After the Great Recession left 1 in 10 Americans without a job, Congress set up a program to extend unemployment benefits for as long as 99 weeks, eventually reducing that to 73 weeks in the hardest-hit states. Last month, the House and Senate adjourned for the holidays without renewing the funding—cutting 1.3 million people off just in time for the new year.Senate Democrats floated legislation to extend the benefits once they returned to Washington in January. But they don't hold a supermajority of the Senate, and the threshold of 60 votes required for passage suggested that the legislation wouldn't go anywhere. However, six Republicans sided with Democrats in Tuesday's vote to advance the bill.Such triumph may be short-lived, however, as Washington Post explains:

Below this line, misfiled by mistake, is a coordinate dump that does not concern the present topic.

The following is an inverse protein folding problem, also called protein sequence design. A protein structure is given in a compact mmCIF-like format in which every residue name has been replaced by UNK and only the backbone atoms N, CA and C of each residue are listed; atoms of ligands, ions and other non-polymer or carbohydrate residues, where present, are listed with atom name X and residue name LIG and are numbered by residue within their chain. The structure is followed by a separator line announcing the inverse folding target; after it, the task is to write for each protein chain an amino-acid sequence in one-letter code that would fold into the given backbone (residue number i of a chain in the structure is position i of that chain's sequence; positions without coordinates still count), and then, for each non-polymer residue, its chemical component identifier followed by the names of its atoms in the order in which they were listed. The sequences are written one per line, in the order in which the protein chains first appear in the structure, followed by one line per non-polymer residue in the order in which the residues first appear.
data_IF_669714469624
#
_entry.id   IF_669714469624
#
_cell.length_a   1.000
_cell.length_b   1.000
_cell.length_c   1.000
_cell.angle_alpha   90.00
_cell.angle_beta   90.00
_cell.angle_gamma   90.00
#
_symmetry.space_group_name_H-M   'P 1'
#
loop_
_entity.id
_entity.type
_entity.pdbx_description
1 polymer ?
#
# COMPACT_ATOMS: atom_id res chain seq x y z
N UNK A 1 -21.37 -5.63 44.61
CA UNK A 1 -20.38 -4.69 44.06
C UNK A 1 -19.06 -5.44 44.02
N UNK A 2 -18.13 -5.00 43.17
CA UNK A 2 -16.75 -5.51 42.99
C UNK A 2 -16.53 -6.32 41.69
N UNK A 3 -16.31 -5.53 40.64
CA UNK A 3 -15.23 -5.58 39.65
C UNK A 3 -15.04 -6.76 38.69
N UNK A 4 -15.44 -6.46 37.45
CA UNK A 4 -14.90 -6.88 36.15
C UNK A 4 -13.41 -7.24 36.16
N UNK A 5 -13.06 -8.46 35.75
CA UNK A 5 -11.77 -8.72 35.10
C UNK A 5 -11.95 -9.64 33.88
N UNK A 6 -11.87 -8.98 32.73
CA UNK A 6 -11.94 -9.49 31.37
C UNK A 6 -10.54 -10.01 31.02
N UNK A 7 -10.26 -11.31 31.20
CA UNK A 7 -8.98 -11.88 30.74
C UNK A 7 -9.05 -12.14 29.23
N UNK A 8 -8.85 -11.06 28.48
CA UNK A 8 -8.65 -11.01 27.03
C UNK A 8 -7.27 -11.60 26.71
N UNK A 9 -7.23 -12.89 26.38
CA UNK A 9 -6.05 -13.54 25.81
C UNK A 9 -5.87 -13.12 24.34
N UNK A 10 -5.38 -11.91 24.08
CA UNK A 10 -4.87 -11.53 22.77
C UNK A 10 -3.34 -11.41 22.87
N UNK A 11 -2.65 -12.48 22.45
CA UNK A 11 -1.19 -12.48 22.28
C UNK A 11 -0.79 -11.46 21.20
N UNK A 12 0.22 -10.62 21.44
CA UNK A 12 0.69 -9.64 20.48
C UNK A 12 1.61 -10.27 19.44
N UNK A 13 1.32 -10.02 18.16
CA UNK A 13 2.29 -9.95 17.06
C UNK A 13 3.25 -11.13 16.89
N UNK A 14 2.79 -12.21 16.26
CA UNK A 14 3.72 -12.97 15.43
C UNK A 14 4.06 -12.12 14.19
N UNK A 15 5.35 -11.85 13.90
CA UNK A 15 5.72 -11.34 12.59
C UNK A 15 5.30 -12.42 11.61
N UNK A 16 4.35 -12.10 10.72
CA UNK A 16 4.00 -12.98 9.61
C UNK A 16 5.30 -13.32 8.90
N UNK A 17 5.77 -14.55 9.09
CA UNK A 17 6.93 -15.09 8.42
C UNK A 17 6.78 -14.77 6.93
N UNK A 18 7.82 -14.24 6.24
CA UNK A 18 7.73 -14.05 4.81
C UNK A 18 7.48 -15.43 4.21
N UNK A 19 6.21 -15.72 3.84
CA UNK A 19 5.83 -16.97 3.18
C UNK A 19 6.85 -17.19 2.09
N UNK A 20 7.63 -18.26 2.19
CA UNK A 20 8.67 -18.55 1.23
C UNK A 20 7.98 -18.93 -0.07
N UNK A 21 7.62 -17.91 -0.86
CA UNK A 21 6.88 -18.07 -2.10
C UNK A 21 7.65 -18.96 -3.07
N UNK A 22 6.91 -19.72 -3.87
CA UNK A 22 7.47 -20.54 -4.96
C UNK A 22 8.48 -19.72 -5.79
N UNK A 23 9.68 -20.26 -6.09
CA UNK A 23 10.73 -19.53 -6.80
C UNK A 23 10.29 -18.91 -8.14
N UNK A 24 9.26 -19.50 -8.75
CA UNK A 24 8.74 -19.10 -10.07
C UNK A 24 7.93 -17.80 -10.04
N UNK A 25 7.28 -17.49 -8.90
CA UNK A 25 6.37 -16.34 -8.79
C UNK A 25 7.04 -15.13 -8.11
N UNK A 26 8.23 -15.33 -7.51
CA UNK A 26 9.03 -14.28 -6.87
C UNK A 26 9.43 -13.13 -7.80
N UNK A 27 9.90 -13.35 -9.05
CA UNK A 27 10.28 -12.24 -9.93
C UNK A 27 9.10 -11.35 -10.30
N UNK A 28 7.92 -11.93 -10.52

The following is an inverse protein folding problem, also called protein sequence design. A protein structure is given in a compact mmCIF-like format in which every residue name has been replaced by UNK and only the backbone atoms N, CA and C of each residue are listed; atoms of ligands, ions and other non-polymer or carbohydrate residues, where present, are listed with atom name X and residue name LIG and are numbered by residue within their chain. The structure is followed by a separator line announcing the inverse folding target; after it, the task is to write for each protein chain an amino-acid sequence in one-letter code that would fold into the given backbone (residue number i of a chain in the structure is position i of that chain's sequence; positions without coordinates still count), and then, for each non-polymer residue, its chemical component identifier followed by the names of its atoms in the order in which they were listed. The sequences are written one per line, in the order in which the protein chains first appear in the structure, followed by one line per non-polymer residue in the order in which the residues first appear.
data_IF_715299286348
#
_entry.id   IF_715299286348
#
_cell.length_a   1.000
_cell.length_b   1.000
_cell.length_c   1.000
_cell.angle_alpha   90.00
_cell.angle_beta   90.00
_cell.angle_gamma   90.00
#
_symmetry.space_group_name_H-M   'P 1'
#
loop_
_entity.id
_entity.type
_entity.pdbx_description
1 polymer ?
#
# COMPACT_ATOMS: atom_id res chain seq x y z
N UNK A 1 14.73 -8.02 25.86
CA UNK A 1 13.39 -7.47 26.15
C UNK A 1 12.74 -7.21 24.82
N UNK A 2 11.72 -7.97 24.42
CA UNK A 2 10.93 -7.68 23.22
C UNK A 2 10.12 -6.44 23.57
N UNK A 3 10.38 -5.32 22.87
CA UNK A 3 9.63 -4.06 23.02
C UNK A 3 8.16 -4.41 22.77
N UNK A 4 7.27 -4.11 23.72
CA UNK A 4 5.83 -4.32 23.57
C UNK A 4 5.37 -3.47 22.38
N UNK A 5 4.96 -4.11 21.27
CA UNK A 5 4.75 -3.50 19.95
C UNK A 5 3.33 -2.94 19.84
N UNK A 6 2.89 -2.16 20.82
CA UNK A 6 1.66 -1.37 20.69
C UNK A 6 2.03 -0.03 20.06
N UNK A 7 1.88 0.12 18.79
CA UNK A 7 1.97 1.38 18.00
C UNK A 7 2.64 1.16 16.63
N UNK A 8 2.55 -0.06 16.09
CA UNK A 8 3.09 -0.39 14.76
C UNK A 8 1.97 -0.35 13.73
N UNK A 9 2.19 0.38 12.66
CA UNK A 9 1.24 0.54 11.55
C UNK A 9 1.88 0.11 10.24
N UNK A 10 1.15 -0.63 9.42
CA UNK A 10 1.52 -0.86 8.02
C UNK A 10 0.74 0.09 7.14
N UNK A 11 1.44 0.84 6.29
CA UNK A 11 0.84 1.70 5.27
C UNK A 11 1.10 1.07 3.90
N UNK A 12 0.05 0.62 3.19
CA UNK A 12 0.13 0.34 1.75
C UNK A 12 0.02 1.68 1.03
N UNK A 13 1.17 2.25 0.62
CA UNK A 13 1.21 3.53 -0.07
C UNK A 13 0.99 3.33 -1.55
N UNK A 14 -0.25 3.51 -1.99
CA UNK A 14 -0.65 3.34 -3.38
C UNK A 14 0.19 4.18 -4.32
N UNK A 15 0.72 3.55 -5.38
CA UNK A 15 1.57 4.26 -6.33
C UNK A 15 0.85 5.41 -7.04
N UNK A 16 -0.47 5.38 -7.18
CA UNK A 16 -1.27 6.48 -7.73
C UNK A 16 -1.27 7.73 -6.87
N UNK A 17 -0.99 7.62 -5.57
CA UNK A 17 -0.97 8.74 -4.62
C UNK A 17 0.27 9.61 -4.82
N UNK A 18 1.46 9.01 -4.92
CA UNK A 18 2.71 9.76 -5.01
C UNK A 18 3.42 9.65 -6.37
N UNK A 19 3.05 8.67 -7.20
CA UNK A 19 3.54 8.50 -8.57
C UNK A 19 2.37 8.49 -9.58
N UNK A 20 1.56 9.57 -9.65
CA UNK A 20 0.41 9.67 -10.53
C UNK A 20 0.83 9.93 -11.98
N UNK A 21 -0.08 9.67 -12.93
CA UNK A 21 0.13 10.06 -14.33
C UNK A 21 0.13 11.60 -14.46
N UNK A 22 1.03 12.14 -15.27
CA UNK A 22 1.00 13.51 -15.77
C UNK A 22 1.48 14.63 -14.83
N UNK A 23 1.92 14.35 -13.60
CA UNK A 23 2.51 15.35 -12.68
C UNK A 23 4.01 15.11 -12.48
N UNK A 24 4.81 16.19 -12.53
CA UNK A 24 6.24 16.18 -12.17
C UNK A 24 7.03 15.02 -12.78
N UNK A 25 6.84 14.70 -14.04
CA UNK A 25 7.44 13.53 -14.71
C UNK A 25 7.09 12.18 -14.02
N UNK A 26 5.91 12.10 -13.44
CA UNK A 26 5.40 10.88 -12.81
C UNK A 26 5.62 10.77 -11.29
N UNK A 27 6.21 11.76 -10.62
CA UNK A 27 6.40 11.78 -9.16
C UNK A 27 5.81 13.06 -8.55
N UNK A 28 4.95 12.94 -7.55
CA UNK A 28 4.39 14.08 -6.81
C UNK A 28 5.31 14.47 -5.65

The measure still faces big hurdles in the Senate and longer odds of passing the House. … That sets up a delicate negotiation. Of the six Republican senators who voted yes Tuesday—Collins, Portman, Heller, Kelly Ayotte (N.H.), Dan Coats (Ind.) and Lisa Murkowski (Alaska)—five said they were unlikely to support the legislation as it is currently drafted. The six voted with 54 members of the Democratic caucus to approve a motion allowing the measure to move ahead, but Senate Majority Leader Harry M. Reid (D-Nev.) will need to clear a second 60-vote hurdle to bring it to a final vote.Unemployment has become a hot-button issue on both sides of the aisle, the Post continues, with Republicans fighting "public perceptions that they are insensitive to those who are still struggling in the slow economic recovery."As members of Congress battle it out over the coming months, those "struggling" will be forced to wait and see just how much they'll be able to rely on the government in the future—if at all.